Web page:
Ehn ehn [in high pitched voice like my mommy], Ndi Yoruba relax, I am not here to disrespect your korshor (culture). So remember my neighbor, Tatiana? Well, she’s been gone since 2014, thank God. She was a nuisance. Now, I want to tell you about my Yoruba neighbor, Kemi. I don’t know how long she’s been my neighbor, and she lives in the building next to mine (no, she didn’t take Tatiana’s space), but Kemi makes my heart go paulina-paulina. She makes it yori yori. She makes it go kpo kpo di kpo kpo di kpo kpo di kpo kpo di kpo … you get?
I don’t know this woman’s name, and I’d guess her age to be late 30s or early 40s. She’s pregnant and has two kids that are about the ages of 5 and 8. I don’t know how long she’s been in America or who she’s married to or what her husband does. I don’t even know if she knows that I’m Nigerian. Depending on what kind of neighbor you like to have, you may judge me as either the best or worst neighbor. Best because I don’t bother you and worst because I never really say hello or introduce myself.
In the mornings, I hear my Yoruba neighbor walking her kids to the school bus which picks them up about a stone throw away from the house. She doesn’t always walk them all the way there because this is a very safe and residential area and you can see the bus stop from the house. But sometimes in the morning, I can hear her yelling at her children as she sluggishly pulls her body behind them, “Stop running!” … “How many times have I warned you?” … “Hold your sister!” Sometimes she warns them in Yoruba that she will beat them. Sometimes she yells their names, and they respond, “Yes, mommy!” then they stop running, only to resume two seconds later.
It brings me so much bliss to hear them in the morning (and in the afternoon when they return from school). It makes me feel like I’m a little bit at home. Hearing that very familiar accent, and the way the children respond with both love and reverence – you know, the way children should – it reminds me of me as a little girl, and how I always responded to my parents: yes, mommy! Yes, daddy! It’s different these days as American children say “Shut up, mom!” and it’s all funny. Note to my future child: the day you tell me to shut up, we will be taking measurements for your casket because that is where I’ll be putting you, and in true Nigerian fashion, I’ll be sending you on a first class ticket to Nigeria. Nonsense!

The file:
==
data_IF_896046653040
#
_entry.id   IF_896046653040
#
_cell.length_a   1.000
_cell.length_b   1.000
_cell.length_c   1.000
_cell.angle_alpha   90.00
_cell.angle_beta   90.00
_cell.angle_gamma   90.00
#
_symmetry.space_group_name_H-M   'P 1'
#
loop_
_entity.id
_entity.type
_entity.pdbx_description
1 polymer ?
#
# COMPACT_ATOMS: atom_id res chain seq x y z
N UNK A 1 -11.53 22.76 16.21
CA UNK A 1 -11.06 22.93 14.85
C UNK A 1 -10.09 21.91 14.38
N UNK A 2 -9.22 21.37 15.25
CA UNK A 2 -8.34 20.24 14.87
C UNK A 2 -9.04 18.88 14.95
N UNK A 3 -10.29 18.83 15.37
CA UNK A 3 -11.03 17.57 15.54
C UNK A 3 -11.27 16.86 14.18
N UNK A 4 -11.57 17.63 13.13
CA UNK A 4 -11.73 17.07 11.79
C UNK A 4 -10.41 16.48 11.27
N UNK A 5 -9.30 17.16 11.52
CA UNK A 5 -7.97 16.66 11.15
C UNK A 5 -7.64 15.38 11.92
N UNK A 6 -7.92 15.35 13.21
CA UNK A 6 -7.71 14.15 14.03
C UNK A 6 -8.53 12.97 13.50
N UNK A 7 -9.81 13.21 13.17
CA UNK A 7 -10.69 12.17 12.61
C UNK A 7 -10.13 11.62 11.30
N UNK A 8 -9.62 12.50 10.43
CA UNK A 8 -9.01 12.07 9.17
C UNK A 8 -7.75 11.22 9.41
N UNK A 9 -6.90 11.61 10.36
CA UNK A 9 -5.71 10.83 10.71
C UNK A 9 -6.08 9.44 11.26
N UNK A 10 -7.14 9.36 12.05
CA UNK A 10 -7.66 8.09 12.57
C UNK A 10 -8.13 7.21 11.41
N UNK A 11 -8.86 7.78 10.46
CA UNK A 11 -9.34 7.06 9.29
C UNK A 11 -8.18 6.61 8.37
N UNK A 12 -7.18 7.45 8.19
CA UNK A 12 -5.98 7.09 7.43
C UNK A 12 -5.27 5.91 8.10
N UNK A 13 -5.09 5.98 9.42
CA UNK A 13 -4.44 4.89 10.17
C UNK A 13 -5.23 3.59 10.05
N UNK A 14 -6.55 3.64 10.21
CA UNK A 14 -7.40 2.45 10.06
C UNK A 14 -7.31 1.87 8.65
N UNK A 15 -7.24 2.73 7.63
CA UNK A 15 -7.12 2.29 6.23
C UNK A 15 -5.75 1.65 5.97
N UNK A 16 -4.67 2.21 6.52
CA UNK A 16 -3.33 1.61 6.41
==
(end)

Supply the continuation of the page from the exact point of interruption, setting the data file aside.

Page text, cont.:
Ehen, back to my Yoruba neighbor, Kemi, unlike when Tatiana used to make noise at my window and I used to be irritated, the voice of my Yoruba neighbor is rather warm and welcoming and familiar. I’m assuming she has not been here for long because both she and her children still have the full Nigerian accent, and you know children lose their accent fast. The other day, I saw her setting up cones in the parking lot and practicing to parallel park. I don’t know if she’s gone for her driving test yet, but I secretly wished her luck.
I don’t know if I’ll say hi one day, and it’s unlikely that she’ll say hi to me first because as I have been told many, many times, I have a snobbish face. People assume that I’m mean and/or not in the mood to talk. Well, I’m not mean, but I really might not be in the mood to talk. I can admire from afar though. Oh, well. Nothing says good neighbor more than blogging about your neighbor instead of saying hello.
P.S. I don’t know her real name, so I just used Kemi for the purpose of this story.
P.P.S. Lord, please don’t allow this woman’s real name to be Kemi.
P.P.P.S. The picture above is not of me and Kemi, and I don’t foresee us posing like this any time soon. But for this post, the illusion of friendship has been created. Please enjoy.